(½ Cup or 90 g)

5. Pour the

Milk

onto the bowl with the Yolks/Sugar mix and stir

6. Transfer the bowl to the saucepan
Pierre Hermé’s ButtercreamPierre Hermé’s ButtercreamPierre Hermé’s ButtercreamPierre Hermé’s Buttercream

7.  Cook, while whisking fast to avoid the yolks to cook too fast

8.  Boil to 185 °F / 84 °C, and remove from the heat

9. Transfer to another bowl
Pierre Hermé’s ButtercreamPierre Hermé’s ButtercreamPierre Hermé’s Buttercream

Pierre Hermé’s Buttercream

Whipping

10. Transfer the cream to a mixing bowl, and whisk
Pierre Hermé’s Buttercream

Adding the butter

11. While beating the mixture with the whisk, slowly add the

Butter

(2 Cups or 450 g) a couple tablespoons at a time

12. Almost stops your heart seeing the quantity of

Butter

(2 Cups or 450 g), but that’s what makes buttercream so tasty !

Pierre Hermé’s Buttercream

Just continue to add butter and the cream will smooth out, continue beating to get a light texture

Pierre Hermé’s Buttercream
Pierre Hermé’s Buttercream
The cream holds to the whisk
Pierre Hermé’s Buttercream

Flavor

13. Add in the flavor ( vanilla, rose extract, etc… ) and briefly give it another whisk

The Italian Meringue

14.  Place the

Water

(⅓ Cup or 75 g) in a small saucepan, add the

Sugar

(1 Cup or 250 g) and bring to a boil

15. Wash down the sides of the pan with a brush dipped in cold water to prevent crystallization

16. While the syrup is cooking, start beating the Egg Whites (4), on medium speed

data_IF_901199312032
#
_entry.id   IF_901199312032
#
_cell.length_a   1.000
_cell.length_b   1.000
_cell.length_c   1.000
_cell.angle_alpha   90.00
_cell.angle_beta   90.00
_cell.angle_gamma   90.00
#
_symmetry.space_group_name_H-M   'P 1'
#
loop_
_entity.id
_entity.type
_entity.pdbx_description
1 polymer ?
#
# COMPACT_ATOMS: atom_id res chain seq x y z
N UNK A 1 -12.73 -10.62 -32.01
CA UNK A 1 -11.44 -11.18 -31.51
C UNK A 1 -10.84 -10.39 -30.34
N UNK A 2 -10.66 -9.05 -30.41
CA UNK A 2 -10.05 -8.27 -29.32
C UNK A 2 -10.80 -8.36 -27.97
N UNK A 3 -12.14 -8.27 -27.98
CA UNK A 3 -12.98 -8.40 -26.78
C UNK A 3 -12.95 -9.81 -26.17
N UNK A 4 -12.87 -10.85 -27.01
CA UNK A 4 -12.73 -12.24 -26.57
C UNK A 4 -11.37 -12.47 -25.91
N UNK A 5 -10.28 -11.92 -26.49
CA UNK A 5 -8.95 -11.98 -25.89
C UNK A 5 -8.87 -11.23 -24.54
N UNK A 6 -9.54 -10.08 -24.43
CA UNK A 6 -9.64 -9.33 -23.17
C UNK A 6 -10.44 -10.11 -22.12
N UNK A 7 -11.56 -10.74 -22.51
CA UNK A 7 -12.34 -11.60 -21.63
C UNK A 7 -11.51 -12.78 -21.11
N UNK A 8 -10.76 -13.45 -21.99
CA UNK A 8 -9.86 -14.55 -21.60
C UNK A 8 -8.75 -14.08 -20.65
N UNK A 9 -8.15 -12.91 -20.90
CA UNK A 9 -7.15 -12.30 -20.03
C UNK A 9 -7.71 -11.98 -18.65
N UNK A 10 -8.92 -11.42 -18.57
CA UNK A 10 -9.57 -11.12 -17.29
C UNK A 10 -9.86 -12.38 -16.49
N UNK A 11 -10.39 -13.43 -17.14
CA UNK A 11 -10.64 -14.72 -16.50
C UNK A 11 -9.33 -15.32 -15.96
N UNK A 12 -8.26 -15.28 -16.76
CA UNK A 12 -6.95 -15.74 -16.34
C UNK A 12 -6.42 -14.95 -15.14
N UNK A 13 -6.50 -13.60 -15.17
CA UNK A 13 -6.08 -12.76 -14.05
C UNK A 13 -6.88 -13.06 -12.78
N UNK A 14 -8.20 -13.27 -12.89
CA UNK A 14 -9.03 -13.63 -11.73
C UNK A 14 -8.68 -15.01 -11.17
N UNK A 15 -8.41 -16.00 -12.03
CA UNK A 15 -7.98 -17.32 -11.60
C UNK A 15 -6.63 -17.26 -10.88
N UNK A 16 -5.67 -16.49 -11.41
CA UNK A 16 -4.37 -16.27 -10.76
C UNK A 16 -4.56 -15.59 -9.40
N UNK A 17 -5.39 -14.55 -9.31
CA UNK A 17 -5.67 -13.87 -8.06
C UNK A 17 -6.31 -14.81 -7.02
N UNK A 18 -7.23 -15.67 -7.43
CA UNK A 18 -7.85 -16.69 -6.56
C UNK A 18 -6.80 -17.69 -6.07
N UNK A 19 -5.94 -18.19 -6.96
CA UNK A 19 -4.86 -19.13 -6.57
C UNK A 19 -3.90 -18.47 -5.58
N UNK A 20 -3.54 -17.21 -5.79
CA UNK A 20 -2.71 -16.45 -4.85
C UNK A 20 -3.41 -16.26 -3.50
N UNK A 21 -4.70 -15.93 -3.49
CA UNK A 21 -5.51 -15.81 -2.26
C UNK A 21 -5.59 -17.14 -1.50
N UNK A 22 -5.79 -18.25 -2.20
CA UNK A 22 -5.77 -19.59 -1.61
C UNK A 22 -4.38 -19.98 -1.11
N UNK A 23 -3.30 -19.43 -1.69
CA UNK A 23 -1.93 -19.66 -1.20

Pierre Hermé’s ButtercreamPierre Hermé’s ButtercreamPierre Hermé’s ButtercreamPierre Hermé’s Buttercream

17. After

5 minutes

, increase the speed and wait another

5 minutes



18. Wait until the syrup temperature reaches 225 °F / 110 °C

19. When the syrup temperature reaches 225 °F / 110 °C, beat the egg whites on maximum speed

20. Boil the syrup to 245 °F / 118 °C and remove from the heat
Pierre Hermé’s ButtercreamPierre Hermé’s ButtercreamPierre Hermé’s ButtercreamPierre Hermé’s Buttercream

21. Pour the syrup in slowly

22. Try to pour between the whisk and the side of the bowl, not on the whisk !

23. Beat until completely cool : touch the bowl to make sure it is not hot anymore before proceeding
Pierre Hermé’s ButtercreamPierre Hermé’s ButtercreamPierre Hermé’s ButtercreamPierre Hermé’s Buttercream

24. The meringue holds to the whisk, otherwise you must continue beating

5 minutes



25. Here’s your Italian meringue !
Pierre Hermé’s ButtercreamPierre Hermé’s Buttercream


How much meringue?

  • In the original recipe

    Hermé takes only 175 grams of this meringue
  • My choice

    My choice is to use the whole amount of the meringue, the result will be a lighter cream, with a brighter color. Trust me, the result will be just great…


Mixing

26. Hermé mentions that the cream and the meringue should be mixed using a rubber spatula.
I just combine them in the mixing bowl and whisk them together using the stand mixer

Pierre Hermé’s Buttercream
27. Put the batter back to the mixing bowl

28. Beat on high speed, not more than

8 seconds

Pierre Hermé’s ButtercreamPierre Hermé’s Buttercream

Pierre Hermé’s Buttercream

Result

The result is a delightful, light cream, that can be used right away.

To use it later, keep refrigerated

The result and the pix



Comments for This Recipe